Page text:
Georgia Court System
I. THESIS STATEMENT:
A. The Georgia court system has five classes of trial-level courts: the magistrate, probate, juvenile, state, and superior courts. In addition, there are approximately 350 municipal courts operating locally. There are two appellate-level courts: the Supreme Court and Court of Appeals.
1. TRIAL COURTS OF LIMITED JURISDICTION
• Magistrate Court
• Probate Court
• Juvenile Court
• State Court
• Municipal Court
• Superior Court
• Jury Service
2. COURTS OF REVIEW
• Court of Appeals of Georgia
• Supreme Court of Georgia
• Court Funding
• At the Courthouse
• Serving the Courts
II. TRIAL COURTS OF LIMITED JURISDICTION
A. Magistrate ...view middle of the document...
Probate courts issue marriage licenses and licenses to carry firearms.
2. In counties where no state court exists, probate judges may hear traffic violations, certain misdemeanors, and citations involving the state game and fish laws. Many probate judges are authorized to serve as the county elections supervisor; they also administer oaths of office and make appointments to certain local public offices. In counties where the total population exceeds 96,000, the probate judge must be a licensed attorney who has practiced law for seven years.
C. Juvenile Court
1. Juvenile courts handle all cases involving deprived and neglected children under 18 years of age; delinquent and unruly offenses committed by children under 17 years of age; and traffic violations committed by juveniles. The juvenile courts also hear cases involving consent to marriage for minors, enlistment of minors in the military, and procedures for return of a runaway child resident who is taken into custody in another state.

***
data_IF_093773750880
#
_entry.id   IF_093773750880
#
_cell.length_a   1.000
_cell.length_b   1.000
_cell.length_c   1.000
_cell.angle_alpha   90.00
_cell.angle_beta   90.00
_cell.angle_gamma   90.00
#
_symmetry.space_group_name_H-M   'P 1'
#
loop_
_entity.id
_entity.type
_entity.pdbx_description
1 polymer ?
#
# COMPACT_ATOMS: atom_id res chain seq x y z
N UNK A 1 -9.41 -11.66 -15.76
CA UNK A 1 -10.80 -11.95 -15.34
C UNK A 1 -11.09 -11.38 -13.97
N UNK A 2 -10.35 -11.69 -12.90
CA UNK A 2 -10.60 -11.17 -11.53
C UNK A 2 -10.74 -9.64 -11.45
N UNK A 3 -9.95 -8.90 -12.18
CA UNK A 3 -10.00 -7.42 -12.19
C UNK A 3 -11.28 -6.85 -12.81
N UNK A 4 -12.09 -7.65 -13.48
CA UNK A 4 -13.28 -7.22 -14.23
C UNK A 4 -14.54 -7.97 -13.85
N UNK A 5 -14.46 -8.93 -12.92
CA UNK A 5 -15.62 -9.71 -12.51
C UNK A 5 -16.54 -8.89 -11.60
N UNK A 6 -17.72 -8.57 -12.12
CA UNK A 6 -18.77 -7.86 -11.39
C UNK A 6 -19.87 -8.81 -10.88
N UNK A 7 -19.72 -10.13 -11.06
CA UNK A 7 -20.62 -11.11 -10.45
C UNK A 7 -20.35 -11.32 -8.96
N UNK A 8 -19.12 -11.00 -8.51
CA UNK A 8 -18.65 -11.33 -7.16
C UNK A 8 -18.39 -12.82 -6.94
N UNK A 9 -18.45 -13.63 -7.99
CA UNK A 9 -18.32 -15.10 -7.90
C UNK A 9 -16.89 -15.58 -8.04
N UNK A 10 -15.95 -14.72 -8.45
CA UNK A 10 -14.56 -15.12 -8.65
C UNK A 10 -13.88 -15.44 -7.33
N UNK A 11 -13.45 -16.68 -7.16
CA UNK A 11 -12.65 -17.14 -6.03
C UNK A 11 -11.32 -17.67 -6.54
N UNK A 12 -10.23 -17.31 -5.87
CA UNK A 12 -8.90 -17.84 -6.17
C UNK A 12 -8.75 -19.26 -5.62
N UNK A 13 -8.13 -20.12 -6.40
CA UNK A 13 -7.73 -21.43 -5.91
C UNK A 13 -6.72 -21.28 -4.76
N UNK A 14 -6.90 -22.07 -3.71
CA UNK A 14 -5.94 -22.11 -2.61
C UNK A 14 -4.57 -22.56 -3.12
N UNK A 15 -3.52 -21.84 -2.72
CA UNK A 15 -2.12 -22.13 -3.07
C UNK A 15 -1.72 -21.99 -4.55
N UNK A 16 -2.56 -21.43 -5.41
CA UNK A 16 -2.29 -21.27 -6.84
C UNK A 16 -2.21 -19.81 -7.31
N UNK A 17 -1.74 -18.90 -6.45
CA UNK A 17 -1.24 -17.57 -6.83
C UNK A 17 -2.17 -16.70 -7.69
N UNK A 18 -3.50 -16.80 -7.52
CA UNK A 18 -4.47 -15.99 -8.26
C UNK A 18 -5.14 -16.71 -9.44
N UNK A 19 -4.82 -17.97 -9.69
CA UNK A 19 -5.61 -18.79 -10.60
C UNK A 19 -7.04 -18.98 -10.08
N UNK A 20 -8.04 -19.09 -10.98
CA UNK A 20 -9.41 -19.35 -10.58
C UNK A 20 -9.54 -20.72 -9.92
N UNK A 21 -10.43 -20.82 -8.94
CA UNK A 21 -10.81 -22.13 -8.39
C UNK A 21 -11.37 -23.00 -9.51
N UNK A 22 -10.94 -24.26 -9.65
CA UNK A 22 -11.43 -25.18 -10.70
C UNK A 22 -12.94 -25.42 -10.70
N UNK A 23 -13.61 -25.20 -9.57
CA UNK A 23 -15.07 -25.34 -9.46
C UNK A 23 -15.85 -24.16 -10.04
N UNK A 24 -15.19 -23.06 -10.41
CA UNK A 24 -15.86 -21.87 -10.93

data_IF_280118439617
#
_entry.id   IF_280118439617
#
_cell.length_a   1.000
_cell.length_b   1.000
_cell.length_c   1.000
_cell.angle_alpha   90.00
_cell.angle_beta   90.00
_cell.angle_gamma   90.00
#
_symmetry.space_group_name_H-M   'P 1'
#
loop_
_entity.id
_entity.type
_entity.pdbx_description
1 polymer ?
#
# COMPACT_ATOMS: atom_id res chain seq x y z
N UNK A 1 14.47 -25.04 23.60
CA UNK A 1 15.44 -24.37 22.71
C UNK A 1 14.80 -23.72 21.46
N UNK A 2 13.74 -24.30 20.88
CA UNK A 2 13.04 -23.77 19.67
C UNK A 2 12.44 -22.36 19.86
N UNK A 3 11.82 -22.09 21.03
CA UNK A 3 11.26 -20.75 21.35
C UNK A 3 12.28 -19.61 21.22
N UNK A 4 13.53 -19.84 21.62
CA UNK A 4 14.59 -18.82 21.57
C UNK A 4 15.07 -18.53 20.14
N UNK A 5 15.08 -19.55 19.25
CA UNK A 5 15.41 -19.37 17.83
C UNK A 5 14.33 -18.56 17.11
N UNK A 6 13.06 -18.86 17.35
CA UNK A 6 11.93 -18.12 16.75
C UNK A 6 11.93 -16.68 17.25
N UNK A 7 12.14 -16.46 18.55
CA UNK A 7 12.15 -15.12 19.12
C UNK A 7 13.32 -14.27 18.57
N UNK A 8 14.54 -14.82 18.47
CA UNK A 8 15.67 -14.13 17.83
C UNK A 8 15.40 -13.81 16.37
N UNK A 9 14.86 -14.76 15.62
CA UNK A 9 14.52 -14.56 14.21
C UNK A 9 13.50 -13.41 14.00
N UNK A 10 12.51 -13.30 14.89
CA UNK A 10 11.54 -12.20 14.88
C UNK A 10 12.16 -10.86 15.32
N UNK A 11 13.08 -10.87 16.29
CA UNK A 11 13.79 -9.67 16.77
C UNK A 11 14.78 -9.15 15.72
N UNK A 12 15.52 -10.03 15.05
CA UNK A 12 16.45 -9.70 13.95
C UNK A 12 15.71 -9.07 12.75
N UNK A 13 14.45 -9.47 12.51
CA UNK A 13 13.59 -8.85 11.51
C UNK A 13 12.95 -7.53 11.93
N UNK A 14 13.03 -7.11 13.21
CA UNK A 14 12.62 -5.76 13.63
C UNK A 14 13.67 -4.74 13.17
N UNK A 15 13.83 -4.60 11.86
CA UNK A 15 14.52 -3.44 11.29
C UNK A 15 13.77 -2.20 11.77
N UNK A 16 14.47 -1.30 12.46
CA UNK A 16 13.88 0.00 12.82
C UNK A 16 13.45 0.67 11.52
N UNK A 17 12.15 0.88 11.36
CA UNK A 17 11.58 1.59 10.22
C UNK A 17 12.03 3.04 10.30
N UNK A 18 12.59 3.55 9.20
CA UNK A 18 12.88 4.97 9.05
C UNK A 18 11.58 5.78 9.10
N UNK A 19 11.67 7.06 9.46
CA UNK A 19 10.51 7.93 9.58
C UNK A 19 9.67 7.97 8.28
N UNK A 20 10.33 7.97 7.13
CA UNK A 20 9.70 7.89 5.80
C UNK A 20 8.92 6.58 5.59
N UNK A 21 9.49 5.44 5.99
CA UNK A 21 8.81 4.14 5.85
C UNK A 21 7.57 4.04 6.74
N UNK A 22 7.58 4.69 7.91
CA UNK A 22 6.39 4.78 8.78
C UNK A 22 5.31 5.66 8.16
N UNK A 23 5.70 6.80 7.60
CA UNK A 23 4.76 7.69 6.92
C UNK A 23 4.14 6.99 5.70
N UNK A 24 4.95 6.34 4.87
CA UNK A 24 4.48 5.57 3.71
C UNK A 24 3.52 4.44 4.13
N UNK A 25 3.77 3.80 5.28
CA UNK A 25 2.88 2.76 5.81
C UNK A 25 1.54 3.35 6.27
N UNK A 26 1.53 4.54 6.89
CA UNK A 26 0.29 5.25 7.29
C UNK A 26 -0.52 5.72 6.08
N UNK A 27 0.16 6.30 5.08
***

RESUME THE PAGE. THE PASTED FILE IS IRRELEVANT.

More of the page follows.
2. Juvenile courts have concurrent jurisdiction with superior courts in child custody and child support matters arising from divorces cases, and in proceedings to terminate parental rights. Original jurisdiction over juveniles who commit certain serious violent felonies resides in the superior courts.
3. Juvenile court judges are appointed by agreement of the superior court judges of the circuit to four-year terms of office.
D. State Court
1. State courts exercise limited jurisdiction within one county. These judges hear misdemeanors including traffic violations, issue search and arrest warrants, hold preliminary hearings in criminal cases and try civil matters not reserved exclusively for the superior courts. A state court is established by local legislation introduced in the General Assembly.
2. State court judges are elected to four-year terms in county-wide nonpartisan elections. Vacancies in state court may be filled by appointment of the Governor.
E. Municipal Court
1. Cities and towns in Georgia establish municipal courts to handle traffic offenses, local ordinance violations, conduct preliminary hearings, issue warrants, and in some instances hear misdemeanor shoplifting and possession of marijuana cases. Municipal court judges are often appointed by the mayor, some are elected. There are more than 350 municipal courts operating in Georgia.
F. Superior Court
1. The superior court exercises both civil and criminal jurisdiction. Superior court judges preside over all felony trials, have exclusive jurisdiction over divorces and may correct errors made by limited jurisdiction courts. The forty-nine superior court circuits in Georgia are made up of one or more counties; each circuit has a chief superior court judge and a number of other judges as authorized by the General Assembly.
2. Superior court judges are constitutional officers who are elected to four-year terms in circuit-wide nonpartisan elections. Vacancies that occur in...